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More About Lonely Married Moms

Jessica from Life as Mom asked the following question about my review of Married Mom, Solo Parent by Carla Ann Coroy: 

Does she address the fact that women for centuries have dealt with this? I imagine that the experience cannot be unique to our time, especially given the huge number of wars in world history.

An excellent question.  No, Carla Anne does not dwell on history.  Her focus is on supporting Christian women in the difficult situation of being married but alone. 

A Sailor's Wife Looking Out to Sea, from www.urk.eu

However, Jessica’s question raises a vital point.  Throughout the centuries, soldiers, sailors, pioneers, merchants, persecuted believers, and many other men were often far away from home.  There have indeed been many married solo moms throughout history.  Undoubtedly it was very, very difficult for them (especially for the wives of imprisoned persecuted believers, of which there are still many), but there are two huge differences that most of today’s lonely married moms face.

First of all, because being alone was not a private matter, there was support in community.  If all the other men in the community were off harvesting, then all the other women were alone, too. There was support and understanding, even if all you did was cry together after a bad day.  If all the other fishermen had gone off, there was loneliness, there was terror during storms…and your friend understood because her husband was out on those deadly black waves, too.

Military wives nowadays have this community, at least in Canada. 

But wives of businessmen, academics, workaholics, visionaries, church workers, truck-drivers, and computer addicts have no such supporting community.  Instead they face questions like, “Where is your husband anyways?”  Or pointed advice, “You can’t have a good marriage unless you spend time together.”  Or the poisonous barb, “Are you sure he isn’t having an affair?”  Rather than encouraging such women, others ask, “Don’t you think it’s because his dad’s always gone that he acts like that?”  Or even, “Just tell your husband to stay home.”  These are the comments of Christians.  Most worldy advice is even more blunt: get a divorce.

Carla Ann gives godly support to women obliged to defend their husbands while wondering the same things themselves.  

Furthermore, since most modern absent married fathers (businessmen, academics, workaholics, visionaries, church workers, computer addicts, etc.)  all have some degree of control over their hours, the terrible question inevitably arises:  Is he away because he has to be, or because he wants to be?   How does a godly woman deal with the resultant feelings of shame and abandonment without sinning?

Carla Anne answers that question.  She deals with all the emotions.  She discusses how to respect an absentee husband and how to teach the children to respect their absent father. She discusses the sadness and loneliness as well as practical issues.  She even discusses the emotional conflict that comes later: if he doesn’t want to be here, do I still want him to be?   

For more information, read my review of Married Mom, Solo Parent.  If you are a Christian mom with an absent husband, do get the book.  It will encourage you, pass on practical tips, and show you how to walk this path in a God-honoring way. It could also make a life-changing gift.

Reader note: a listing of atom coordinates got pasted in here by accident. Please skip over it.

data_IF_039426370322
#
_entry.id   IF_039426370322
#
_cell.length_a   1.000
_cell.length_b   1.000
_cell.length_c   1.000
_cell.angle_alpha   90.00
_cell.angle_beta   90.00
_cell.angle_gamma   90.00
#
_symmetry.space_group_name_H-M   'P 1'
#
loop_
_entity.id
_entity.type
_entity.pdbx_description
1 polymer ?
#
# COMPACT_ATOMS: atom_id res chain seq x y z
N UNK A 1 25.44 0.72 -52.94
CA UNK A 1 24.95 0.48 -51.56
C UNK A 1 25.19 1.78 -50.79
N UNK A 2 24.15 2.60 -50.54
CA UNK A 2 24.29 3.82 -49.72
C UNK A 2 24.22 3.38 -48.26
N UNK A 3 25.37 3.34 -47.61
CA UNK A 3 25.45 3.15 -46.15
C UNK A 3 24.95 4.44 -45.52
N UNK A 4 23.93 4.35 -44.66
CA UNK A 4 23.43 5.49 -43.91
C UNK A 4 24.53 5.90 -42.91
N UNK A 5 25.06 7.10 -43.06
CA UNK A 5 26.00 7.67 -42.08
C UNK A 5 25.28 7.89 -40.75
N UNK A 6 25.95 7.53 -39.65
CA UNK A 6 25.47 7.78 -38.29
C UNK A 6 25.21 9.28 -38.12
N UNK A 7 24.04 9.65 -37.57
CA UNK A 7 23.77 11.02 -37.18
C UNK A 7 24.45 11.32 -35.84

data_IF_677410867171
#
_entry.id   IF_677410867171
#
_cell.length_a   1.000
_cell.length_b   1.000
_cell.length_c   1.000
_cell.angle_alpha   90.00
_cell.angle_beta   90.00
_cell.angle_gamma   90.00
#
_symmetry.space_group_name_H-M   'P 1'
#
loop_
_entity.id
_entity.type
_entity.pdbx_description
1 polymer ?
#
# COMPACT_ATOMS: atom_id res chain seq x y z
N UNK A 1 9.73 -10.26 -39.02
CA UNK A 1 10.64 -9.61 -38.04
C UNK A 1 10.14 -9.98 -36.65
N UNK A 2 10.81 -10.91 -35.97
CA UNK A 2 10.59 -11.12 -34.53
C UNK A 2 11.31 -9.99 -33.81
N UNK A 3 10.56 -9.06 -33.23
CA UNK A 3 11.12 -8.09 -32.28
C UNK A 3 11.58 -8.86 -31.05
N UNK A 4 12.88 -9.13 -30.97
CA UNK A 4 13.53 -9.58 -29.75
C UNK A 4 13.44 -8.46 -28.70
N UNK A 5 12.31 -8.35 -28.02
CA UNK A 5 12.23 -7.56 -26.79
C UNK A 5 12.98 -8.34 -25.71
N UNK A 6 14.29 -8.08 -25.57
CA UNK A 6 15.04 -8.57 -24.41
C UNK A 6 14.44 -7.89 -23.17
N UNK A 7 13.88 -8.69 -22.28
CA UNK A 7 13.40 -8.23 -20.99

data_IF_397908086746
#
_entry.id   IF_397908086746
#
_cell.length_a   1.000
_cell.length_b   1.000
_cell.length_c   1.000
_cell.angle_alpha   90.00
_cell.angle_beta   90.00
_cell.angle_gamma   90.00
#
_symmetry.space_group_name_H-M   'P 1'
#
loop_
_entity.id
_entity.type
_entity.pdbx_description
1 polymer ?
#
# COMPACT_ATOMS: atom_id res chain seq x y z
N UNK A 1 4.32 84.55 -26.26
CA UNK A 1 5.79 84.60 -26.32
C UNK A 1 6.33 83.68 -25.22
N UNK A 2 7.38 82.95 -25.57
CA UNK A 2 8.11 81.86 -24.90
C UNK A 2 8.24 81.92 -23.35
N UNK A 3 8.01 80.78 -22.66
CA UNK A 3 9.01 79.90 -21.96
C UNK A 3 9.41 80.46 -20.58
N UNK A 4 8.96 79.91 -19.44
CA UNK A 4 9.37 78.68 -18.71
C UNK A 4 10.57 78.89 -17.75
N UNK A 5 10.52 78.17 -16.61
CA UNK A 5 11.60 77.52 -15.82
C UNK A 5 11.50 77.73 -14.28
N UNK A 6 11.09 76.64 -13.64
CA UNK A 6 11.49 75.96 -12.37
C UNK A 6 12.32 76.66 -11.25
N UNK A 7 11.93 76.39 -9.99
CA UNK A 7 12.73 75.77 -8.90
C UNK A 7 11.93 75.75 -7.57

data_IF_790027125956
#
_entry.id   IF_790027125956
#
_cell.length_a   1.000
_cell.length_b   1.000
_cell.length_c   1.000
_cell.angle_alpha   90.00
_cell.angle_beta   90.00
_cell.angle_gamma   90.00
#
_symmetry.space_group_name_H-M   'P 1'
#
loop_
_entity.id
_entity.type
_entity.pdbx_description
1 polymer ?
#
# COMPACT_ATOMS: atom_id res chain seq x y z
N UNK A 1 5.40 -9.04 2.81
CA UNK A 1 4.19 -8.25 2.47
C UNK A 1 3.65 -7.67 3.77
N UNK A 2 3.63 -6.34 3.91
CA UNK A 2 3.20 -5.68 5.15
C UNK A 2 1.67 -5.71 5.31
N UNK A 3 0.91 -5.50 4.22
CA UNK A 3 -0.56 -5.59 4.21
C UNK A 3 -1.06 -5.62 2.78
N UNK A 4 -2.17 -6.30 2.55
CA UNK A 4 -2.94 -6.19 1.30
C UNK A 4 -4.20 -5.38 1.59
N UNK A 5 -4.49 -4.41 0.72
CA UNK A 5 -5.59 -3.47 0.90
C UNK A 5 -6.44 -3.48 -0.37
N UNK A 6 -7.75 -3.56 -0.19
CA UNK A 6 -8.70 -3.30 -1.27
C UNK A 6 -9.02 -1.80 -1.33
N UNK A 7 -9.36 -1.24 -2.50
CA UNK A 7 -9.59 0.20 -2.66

Thanks, Jessica, for the question.  I pray that this discussion brings hope and relief to many lonely hearts this Christmas.

For more encouragement, visit  Works For Me Wednesday , Raising Homemakers, No Ordinary Blog Hop, Encourage One Another Wednesday, and Women Living Well Wednesdays.


  1. FishMama says:

    Really, thoughtful answers. I would also point out, too, that in the modern age, we have different expectations of husbands and fathers than was “average” hundreds of years ago.

    1. Annie Kate says:

      That is so true!

  2. Lori says:

    Interesting post. Does she ever discuss the possibility that some wives may not be making the place a husband wants to come home too? This was my case for 23 years. I was constantly upset with my husband and we argued all the time. He could never live up to my standards…Thankfully, I have changed and he loves o be at home and with me.

    1. Annie Kate says:

      She does point out how to make home a pleasant place and continually encourages women to be kind, understanding, loving, godly wives. That’s one of the strengths of this book. And this book does focus mostly on those men who are away because they need to be, at least most of the time.

      How wonderful that you were able to change and that your marriage is now happy. Carla Anne’s husband is at home a lot more now, too, but he had to change his job for this to happen.

      Annie Kate

  3. Kim says:

    We see the world through our own lens, and I am so thankful you have expanded my view today. Being so blessed and so happily married, I never really considered what it might be like for lonely married moms. Thank you for reviewing this book!

  4. What a thought provoking post! It is something I must share with a friend who is in the same position and has little community. My husband is a visionary, and I am alone often, but less and less now. Praise God! Blessings to you, Annie Kate, as we celebrate the Christ child come to dwell among men. Do you celebrate it in Canada the same time as the US?

  5. Anna-Marie says:

    Interesting, I will investigate this book. My husband is going on a deployment next year and will be gone for 4 months I am dreading it:(. Normally we are very close family so the prospect of going it alone even for a short duration is pretty upsetting to me. But I don’t have alot of support around me to ease the burden. Stopping by from NOBH

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